Last night, the Mythbusters tested the myth of propelling a sailboat with an on-board fan. At first, the myth seemed busted when the scale model sat still thanks to Newton’s Third Law. But, as is usual Mythbuster style, the team decided to ramp up the test to show that it didn’t matter how big the fan was, the boat would remain still – but it didn’t. Using a model plane engine followed by a model plane ducted fan jet, the Mythbusters were able to get their scaled contraptions moving (albeit inefficiently). This test was finally confirmed using a swamp boat with the fan turned backwards. On a windless day, blowing the 60+mph wind into their sail resulted in forward motion of about 3mph.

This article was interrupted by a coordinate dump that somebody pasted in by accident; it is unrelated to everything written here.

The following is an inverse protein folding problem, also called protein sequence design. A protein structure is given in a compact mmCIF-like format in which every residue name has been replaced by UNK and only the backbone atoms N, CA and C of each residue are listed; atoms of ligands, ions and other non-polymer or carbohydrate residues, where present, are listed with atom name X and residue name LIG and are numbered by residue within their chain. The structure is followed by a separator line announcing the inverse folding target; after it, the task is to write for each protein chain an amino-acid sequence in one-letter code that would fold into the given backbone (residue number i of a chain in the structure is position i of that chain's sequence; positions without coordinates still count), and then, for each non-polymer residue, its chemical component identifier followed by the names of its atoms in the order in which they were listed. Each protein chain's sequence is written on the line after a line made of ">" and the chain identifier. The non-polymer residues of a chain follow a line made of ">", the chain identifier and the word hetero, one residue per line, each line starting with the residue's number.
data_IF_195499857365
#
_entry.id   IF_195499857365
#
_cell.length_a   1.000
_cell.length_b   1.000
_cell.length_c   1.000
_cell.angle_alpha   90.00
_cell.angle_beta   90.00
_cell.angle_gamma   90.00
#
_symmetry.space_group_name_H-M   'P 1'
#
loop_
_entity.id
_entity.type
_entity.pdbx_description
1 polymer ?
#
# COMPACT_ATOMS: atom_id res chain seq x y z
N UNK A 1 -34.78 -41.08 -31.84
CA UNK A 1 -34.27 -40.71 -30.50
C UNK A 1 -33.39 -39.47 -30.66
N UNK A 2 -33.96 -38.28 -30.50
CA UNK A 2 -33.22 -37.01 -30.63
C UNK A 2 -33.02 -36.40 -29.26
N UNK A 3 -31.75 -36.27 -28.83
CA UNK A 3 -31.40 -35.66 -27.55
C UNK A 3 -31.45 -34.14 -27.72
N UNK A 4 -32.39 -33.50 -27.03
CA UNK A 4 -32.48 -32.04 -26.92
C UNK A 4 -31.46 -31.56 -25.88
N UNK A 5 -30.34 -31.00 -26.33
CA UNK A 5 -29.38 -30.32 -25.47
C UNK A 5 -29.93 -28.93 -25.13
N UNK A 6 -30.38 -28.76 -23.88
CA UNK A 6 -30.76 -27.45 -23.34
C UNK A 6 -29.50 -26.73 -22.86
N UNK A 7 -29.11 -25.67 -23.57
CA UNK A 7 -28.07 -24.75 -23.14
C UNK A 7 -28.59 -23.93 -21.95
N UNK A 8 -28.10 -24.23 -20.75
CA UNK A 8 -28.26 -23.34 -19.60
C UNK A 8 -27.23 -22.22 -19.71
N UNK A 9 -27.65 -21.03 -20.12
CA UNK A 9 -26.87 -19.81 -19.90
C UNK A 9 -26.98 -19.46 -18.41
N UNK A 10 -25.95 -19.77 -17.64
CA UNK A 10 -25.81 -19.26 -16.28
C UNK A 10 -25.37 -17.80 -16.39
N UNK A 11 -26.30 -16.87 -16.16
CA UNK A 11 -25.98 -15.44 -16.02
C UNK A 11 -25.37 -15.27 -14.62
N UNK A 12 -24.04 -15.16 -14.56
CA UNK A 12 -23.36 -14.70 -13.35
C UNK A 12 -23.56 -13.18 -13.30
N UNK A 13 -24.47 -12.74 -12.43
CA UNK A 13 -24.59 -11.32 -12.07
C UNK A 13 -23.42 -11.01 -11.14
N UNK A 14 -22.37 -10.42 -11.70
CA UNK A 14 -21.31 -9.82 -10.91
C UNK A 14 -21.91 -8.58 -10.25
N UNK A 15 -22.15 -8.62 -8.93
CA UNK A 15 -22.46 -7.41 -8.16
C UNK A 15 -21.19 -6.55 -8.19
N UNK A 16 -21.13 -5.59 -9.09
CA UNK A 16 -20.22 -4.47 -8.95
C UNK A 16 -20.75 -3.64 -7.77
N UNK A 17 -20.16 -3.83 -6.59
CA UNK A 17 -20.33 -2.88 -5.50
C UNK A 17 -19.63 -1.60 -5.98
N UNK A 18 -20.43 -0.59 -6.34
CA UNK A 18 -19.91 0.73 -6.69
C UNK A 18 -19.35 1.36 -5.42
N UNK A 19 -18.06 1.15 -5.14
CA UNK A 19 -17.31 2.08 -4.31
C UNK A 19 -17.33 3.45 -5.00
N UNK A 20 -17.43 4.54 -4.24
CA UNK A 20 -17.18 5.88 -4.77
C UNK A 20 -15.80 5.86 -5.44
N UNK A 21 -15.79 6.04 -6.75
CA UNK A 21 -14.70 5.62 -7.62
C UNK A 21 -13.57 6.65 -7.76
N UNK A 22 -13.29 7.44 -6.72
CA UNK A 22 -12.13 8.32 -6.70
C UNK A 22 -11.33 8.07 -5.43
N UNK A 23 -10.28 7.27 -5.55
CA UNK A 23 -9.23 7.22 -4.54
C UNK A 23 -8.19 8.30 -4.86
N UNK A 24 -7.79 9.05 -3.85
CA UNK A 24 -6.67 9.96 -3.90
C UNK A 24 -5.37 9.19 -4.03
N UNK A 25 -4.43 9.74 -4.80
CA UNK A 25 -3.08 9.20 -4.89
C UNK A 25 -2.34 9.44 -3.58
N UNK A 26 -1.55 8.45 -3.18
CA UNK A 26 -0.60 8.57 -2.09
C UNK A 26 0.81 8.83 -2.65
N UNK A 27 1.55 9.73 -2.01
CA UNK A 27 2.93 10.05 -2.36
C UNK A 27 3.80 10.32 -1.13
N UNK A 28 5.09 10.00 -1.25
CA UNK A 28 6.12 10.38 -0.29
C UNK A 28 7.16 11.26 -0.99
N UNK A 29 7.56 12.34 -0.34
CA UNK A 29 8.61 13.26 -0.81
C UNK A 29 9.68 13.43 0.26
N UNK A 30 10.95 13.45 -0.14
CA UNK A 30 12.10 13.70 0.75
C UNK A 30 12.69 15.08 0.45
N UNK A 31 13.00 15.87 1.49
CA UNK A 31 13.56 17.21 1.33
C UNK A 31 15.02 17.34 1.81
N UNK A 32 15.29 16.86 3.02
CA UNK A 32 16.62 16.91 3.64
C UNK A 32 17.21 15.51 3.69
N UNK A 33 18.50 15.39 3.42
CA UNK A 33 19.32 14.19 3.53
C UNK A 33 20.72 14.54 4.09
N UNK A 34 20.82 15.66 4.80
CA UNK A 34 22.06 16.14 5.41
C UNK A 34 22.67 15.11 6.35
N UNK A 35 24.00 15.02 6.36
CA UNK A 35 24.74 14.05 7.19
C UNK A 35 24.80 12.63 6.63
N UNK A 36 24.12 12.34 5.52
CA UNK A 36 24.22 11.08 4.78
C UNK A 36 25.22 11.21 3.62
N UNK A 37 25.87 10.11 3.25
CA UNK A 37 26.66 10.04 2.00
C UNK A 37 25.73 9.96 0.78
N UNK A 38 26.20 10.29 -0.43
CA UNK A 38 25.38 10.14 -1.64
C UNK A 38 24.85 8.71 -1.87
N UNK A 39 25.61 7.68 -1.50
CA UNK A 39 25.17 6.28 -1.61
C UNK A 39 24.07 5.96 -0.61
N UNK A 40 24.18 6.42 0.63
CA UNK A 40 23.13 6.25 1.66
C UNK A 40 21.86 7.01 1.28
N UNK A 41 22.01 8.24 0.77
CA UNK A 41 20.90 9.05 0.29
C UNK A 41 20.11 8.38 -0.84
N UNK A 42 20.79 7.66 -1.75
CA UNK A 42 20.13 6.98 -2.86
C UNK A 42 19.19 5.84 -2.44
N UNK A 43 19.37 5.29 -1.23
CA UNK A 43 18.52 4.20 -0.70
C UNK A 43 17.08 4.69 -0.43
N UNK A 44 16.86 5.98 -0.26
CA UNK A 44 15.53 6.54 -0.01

Naturally, this was something to talk about at the Nerd Facility I work at with all our whiteboards and geeks. Discussions abounded about why the myth worked from recycled force vectors and sail design, air compression and expansion collisions to air escaping the sail imparting an additional force (like a rocket nozzle). But in the end, we kept negating all of our explanations by falling back on Newton’s Third Law with a twist of Conservation of Momentum (of the thrusting gas). So what’s the math behind how it worked?
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